Hexagonal mesoporous silicates (HMSs) are synthetic silicate materials that have uniform mesopores, comparatively large surface areas, and uniform surface functional groups, which lead to higher adsorption selectivity. Selective adsorption characteristics of HMSs for six types of organic pollutants (2,4-d, mecoprop, 4-chlorophenol, toluene, dichloroacetic acid, and thioflavin T) from synthetic wastewater were investigated. Five different types of HMSs were synthesized by surfactant-templating methods, and three of them were subsequently grafted with organic surface functional groups, i,e. n-octyldimethyl-, 3-aminopropyltriethoxy-, and 3-mercaptopropyl-groups. Titanium-substituted HMS was also made in the same way as pristine HMS. Increasing hydrophobicity of HMSs did not always enhance adsorption of hydrophobic adsorbates, such as toluene. Grafted organic functional groups changed surface charge, which enhanced electrostatic force between HMSs and ionic pollutants. Negatively charged contaminants, i.e. 2,4-d, mecoprop and dichloroacetic acid, were more readily adsorbed on positively charged AM-HMS by electrostatic interaction. Hydrogen bonding and van der Waals interaction between adsorbents and adsorbates, as well as combination of these forces, also enhanced the adsorption capacities of HMSs. In addition to the electrostatic interaction, a cationic dye, thioflavin T, was adsorbed on the surfaces due to hydrogen bonding and van der Waals interaction for hydrophilic surfaces and hydrophobic surfaces, respectively.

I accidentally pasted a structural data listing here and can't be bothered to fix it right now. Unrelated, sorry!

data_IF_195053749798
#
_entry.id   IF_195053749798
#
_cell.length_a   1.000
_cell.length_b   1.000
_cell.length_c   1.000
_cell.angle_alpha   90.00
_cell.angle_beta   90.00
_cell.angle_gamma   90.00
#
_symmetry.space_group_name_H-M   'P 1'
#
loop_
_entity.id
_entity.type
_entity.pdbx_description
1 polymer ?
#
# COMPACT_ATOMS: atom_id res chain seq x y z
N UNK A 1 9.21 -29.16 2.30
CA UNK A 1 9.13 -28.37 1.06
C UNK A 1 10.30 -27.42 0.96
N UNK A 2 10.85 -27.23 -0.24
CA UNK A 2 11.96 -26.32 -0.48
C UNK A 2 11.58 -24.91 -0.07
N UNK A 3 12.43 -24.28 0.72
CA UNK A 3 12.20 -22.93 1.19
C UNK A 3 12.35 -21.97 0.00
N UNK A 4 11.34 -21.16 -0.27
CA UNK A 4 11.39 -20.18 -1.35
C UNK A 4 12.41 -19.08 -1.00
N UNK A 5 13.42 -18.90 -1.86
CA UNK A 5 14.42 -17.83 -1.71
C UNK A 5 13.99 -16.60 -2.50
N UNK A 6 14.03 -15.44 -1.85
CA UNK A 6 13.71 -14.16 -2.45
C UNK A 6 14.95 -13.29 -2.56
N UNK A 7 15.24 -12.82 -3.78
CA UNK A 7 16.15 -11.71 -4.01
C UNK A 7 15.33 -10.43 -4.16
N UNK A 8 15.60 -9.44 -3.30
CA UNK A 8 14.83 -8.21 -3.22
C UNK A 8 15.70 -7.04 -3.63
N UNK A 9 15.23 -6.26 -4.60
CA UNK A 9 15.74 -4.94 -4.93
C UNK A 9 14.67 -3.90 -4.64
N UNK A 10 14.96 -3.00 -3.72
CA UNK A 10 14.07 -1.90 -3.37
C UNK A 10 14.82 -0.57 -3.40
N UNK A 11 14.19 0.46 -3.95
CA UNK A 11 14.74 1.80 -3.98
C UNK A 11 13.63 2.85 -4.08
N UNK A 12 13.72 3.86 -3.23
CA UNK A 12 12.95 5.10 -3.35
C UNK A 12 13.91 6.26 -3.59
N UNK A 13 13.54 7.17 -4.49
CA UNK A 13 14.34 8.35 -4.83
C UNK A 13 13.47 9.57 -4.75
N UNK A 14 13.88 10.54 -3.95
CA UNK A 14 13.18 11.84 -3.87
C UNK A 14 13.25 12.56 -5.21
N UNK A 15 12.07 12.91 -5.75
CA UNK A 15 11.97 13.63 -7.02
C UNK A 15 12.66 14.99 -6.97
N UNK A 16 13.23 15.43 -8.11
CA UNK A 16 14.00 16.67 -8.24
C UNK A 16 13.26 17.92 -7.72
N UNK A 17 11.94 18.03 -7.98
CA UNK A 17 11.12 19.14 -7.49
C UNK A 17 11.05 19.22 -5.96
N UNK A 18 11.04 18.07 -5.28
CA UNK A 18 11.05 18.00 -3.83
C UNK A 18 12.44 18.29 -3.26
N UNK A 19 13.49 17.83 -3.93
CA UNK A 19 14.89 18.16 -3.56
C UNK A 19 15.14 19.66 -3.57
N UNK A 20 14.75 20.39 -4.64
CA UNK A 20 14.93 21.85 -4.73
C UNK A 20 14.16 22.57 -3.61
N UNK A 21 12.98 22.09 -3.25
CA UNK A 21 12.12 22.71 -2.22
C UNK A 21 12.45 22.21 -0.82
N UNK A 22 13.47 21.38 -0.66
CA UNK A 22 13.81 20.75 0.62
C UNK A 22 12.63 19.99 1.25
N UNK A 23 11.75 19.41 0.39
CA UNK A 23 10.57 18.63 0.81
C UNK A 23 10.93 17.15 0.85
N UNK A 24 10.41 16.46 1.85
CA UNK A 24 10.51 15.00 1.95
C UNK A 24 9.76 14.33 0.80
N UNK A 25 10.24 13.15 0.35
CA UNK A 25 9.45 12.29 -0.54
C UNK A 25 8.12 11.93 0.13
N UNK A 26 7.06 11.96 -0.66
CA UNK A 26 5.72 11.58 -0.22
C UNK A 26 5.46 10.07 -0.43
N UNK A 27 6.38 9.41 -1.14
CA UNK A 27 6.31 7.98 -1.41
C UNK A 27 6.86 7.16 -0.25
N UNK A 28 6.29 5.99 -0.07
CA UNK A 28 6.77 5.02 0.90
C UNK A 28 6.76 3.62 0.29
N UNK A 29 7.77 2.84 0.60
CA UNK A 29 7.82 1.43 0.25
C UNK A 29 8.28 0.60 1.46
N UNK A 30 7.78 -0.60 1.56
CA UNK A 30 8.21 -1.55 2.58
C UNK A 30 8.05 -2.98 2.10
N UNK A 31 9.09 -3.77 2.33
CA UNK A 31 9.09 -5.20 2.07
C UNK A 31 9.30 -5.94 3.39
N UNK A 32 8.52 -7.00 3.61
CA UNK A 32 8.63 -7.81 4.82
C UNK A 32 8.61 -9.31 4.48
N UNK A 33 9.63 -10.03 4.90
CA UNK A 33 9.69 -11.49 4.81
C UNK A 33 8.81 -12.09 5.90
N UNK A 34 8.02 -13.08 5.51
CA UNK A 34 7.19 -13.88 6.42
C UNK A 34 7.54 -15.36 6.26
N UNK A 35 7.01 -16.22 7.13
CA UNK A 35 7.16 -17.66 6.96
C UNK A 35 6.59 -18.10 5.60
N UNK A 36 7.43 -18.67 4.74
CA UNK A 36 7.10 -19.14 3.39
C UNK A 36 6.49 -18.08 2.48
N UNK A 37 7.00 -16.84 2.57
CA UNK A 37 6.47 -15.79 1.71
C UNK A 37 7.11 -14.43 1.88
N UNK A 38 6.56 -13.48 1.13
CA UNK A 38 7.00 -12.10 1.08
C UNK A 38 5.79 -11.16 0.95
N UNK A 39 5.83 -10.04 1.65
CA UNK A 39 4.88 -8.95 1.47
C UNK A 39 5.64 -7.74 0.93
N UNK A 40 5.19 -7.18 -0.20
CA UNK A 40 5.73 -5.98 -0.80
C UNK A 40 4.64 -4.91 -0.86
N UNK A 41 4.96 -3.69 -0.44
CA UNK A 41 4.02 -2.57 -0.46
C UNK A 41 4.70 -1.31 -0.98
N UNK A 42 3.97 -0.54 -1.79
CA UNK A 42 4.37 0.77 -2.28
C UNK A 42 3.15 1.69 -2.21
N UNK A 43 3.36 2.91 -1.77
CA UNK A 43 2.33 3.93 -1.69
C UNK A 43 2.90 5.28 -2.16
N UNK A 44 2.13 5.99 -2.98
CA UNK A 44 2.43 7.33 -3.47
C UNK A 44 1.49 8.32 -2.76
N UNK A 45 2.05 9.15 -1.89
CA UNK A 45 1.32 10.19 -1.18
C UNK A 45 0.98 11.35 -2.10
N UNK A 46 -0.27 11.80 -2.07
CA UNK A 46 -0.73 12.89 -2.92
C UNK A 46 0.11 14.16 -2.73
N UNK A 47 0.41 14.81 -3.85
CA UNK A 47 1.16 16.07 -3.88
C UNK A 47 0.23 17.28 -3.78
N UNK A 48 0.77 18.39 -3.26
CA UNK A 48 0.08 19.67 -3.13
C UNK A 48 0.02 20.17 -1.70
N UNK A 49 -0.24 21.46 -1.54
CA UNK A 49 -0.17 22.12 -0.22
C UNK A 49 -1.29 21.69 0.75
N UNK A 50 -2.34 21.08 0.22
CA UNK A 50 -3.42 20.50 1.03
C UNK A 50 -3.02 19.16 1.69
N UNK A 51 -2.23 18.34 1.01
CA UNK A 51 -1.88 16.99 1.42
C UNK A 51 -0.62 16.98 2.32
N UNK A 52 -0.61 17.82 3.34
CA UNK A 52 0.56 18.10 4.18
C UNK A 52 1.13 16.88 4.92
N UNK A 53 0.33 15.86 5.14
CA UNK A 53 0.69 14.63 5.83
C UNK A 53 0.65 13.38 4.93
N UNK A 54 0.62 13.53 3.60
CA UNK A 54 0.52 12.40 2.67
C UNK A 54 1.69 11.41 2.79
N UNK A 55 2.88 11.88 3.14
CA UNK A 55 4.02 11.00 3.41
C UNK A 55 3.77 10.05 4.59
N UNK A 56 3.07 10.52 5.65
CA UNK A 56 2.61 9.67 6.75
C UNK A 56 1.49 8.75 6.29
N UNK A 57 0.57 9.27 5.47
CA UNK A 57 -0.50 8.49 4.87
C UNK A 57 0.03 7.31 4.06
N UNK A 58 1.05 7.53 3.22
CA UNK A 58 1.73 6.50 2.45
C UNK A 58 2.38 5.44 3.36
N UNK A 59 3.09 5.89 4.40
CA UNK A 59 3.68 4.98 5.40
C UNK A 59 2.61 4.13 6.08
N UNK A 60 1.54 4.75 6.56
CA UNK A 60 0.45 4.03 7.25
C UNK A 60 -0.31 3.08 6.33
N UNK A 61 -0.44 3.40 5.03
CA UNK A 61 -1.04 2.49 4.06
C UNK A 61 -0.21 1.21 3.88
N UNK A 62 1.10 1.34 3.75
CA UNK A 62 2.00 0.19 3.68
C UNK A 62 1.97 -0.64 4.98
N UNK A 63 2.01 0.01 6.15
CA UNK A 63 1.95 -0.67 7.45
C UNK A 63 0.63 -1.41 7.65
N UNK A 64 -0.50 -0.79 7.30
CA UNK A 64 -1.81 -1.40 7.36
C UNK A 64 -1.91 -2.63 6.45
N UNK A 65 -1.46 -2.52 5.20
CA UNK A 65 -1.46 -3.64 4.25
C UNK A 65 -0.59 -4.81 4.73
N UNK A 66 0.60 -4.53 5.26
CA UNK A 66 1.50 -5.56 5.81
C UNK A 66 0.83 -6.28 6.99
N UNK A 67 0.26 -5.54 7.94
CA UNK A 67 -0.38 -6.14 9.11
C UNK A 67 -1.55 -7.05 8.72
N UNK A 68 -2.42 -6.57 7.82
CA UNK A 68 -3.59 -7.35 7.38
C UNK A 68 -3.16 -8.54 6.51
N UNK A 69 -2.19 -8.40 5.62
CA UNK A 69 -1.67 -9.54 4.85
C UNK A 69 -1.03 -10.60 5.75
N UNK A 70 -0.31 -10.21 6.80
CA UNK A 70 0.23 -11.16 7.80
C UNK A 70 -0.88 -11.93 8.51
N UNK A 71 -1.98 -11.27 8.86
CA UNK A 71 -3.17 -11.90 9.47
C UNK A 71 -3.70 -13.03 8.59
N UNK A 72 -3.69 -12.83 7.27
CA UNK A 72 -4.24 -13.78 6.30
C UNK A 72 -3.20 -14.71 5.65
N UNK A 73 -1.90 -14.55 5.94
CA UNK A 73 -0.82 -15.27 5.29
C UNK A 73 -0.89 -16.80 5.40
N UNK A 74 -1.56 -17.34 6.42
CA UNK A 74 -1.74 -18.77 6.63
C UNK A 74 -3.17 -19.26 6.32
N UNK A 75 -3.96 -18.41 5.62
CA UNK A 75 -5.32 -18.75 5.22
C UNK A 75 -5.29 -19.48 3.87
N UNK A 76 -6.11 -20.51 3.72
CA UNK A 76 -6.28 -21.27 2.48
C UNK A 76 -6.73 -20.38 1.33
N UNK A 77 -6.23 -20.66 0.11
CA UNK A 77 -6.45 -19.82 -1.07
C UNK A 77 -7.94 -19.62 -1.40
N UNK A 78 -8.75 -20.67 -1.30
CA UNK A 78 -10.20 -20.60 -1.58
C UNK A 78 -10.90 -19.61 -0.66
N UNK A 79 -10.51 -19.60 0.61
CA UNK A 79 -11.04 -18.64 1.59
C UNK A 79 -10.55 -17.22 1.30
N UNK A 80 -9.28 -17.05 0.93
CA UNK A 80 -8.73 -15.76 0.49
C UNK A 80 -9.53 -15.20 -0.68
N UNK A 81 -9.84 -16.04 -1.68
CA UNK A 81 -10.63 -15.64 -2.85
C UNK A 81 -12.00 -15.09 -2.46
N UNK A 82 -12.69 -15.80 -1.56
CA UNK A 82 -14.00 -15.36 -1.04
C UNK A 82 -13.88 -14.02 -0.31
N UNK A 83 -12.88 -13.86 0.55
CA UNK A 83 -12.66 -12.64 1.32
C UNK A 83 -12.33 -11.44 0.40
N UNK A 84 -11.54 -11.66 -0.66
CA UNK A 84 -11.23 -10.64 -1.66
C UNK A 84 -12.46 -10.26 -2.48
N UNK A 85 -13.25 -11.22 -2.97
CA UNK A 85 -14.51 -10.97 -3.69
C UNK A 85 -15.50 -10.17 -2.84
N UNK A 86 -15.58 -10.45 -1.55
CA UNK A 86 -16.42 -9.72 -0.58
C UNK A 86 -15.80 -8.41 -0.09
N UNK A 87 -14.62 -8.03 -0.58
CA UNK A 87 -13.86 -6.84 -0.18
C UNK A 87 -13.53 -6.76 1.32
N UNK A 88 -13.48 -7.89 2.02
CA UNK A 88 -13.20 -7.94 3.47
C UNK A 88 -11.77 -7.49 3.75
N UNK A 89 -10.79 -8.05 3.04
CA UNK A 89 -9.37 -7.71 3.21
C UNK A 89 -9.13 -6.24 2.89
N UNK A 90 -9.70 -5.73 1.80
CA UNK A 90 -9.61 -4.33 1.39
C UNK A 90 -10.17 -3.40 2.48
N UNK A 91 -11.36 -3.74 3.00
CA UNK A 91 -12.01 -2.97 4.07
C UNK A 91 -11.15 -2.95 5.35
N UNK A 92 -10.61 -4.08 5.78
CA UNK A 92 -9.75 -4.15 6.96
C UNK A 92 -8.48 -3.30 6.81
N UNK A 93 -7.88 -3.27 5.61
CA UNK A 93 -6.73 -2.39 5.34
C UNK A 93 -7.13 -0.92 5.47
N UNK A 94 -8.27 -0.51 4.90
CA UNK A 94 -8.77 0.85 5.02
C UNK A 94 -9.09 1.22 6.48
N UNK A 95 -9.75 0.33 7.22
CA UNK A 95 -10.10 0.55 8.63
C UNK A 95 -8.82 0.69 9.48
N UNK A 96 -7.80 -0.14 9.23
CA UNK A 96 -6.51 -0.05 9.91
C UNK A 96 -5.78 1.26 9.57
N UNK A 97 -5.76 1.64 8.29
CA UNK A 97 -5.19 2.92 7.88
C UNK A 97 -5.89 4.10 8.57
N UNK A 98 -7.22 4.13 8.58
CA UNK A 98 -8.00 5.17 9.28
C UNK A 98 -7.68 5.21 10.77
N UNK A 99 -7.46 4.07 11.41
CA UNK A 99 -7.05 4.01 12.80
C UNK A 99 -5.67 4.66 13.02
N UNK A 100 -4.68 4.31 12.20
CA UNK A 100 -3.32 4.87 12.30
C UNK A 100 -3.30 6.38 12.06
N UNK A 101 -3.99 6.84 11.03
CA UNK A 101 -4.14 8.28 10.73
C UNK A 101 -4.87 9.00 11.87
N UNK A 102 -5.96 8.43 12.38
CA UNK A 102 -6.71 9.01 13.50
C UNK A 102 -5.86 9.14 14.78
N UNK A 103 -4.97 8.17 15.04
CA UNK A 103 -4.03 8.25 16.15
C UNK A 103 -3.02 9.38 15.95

- hexagonal mesoporous silicate (HMS)
- organic pollutants
- selective adsorption
- surface functional groups
- © IWA Publishing 2006